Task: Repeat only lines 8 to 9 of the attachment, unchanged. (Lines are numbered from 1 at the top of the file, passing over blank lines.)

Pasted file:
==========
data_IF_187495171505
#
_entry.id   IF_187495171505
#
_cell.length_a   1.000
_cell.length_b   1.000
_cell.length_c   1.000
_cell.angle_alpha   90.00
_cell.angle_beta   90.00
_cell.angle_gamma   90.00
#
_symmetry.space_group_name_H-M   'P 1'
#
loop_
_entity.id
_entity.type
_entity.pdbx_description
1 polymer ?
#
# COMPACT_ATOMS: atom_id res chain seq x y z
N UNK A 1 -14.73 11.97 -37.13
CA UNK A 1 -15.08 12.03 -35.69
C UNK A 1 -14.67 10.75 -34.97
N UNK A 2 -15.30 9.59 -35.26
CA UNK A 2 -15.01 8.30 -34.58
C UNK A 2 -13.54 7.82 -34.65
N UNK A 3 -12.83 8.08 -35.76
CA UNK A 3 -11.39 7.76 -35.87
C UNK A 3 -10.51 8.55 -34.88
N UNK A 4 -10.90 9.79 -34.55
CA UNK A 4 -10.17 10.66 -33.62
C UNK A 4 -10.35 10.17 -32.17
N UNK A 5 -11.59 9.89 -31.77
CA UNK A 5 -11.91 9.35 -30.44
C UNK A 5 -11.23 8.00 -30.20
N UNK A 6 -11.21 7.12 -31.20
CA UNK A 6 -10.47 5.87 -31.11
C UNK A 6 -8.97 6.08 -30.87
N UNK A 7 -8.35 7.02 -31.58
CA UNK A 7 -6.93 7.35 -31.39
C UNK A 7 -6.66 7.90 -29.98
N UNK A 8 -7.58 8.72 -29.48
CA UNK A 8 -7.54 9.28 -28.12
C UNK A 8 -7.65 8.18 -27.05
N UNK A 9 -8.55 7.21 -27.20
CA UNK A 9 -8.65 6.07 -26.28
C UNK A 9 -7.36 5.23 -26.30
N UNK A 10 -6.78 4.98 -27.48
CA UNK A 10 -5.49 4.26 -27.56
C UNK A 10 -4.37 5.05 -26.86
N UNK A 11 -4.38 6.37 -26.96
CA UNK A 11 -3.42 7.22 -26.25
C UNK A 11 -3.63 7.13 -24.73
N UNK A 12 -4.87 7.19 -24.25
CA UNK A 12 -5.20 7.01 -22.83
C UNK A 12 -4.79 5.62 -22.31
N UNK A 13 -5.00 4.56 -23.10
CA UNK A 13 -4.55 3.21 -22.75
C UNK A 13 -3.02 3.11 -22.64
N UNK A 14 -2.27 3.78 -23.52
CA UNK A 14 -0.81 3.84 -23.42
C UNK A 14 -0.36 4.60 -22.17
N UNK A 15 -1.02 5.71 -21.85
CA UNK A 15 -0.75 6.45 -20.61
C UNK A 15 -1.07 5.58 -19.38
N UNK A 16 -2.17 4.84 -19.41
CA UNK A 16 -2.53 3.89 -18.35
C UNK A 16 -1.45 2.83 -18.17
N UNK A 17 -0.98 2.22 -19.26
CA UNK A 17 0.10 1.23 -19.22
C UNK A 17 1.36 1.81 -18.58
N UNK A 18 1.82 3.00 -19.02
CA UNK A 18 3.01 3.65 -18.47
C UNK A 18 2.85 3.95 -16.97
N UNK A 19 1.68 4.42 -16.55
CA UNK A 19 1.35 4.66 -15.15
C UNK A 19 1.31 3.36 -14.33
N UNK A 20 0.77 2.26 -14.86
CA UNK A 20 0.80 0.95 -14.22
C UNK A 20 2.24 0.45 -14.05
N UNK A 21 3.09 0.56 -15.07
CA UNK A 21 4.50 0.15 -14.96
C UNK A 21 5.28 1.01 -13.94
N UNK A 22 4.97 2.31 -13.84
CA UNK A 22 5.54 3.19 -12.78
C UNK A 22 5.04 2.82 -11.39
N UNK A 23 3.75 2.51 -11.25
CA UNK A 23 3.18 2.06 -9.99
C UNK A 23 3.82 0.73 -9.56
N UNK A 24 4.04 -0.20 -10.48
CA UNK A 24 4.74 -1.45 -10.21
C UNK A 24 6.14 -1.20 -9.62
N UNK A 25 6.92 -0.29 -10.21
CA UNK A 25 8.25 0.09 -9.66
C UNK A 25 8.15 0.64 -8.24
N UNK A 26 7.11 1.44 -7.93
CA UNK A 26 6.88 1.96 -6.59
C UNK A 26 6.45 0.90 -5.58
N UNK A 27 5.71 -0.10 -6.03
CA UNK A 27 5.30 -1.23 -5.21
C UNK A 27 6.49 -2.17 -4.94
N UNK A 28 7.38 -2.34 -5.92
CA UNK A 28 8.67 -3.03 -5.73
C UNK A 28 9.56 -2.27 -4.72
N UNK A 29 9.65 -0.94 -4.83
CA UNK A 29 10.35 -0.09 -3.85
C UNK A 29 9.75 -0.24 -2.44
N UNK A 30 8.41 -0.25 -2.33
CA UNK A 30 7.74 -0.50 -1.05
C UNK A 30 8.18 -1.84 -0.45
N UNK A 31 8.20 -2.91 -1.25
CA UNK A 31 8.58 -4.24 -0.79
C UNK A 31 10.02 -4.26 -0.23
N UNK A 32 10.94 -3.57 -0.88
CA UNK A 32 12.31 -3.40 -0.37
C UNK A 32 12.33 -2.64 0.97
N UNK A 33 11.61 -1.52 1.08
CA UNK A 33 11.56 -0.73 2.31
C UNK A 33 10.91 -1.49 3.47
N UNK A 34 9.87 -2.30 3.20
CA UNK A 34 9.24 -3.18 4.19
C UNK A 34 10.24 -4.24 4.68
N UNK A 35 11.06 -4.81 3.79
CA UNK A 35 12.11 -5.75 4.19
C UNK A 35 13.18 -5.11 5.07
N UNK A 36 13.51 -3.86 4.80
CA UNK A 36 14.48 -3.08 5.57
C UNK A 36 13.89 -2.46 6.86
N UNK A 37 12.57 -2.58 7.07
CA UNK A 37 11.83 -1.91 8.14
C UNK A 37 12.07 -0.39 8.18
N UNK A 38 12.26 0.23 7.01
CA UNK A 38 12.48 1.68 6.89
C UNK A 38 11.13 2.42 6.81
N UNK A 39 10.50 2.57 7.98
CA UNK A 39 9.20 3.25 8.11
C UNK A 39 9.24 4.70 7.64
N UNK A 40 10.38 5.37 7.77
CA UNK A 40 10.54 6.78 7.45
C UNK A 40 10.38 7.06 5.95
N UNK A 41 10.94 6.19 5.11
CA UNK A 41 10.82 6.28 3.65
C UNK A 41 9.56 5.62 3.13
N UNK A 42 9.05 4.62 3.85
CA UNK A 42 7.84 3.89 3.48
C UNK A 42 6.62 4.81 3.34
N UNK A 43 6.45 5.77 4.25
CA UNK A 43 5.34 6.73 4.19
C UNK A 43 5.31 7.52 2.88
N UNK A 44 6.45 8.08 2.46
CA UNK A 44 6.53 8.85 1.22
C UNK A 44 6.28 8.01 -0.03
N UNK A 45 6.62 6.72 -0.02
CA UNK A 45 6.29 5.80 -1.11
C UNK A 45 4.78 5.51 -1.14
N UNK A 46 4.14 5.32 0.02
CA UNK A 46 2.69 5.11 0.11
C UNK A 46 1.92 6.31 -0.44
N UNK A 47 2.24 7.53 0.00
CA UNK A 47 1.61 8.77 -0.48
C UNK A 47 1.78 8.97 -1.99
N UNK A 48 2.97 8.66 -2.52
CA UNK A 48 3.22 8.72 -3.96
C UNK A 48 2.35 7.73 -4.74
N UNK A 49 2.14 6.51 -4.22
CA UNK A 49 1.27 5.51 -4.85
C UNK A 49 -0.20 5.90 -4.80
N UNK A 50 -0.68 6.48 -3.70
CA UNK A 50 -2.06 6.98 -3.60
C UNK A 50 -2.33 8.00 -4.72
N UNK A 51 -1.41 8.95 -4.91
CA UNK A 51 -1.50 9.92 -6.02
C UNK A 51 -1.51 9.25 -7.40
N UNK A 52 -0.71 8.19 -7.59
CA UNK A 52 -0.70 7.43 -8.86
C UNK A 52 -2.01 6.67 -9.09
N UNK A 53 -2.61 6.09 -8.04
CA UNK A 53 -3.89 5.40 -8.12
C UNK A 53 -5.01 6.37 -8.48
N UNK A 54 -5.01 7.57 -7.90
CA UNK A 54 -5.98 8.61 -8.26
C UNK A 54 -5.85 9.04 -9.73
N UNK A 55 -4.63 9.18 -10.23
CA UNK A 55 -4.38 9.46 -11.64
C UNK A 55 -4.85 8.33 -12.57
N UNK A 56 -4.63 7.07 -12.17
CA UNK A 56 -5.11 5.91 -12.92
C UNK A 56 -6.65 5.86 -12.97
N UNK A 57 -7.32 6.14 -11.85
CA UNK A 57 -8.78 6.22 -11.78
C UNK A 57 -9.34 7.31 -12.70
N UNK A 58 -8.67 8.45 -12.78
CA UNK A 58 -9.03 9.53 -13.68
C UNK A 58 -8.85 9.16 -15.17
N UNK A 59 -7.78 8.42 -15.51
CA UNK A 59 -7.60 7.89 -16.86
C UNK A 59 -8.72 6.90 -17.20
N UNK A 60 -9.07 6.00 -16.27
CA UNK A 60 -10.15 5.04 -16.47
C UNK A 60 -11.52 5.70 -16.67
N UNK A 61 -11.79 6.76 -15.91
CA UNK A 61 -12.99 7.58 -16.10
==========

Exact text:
_cell.angle_alpha   90.00
_cell.angle_beta   90.00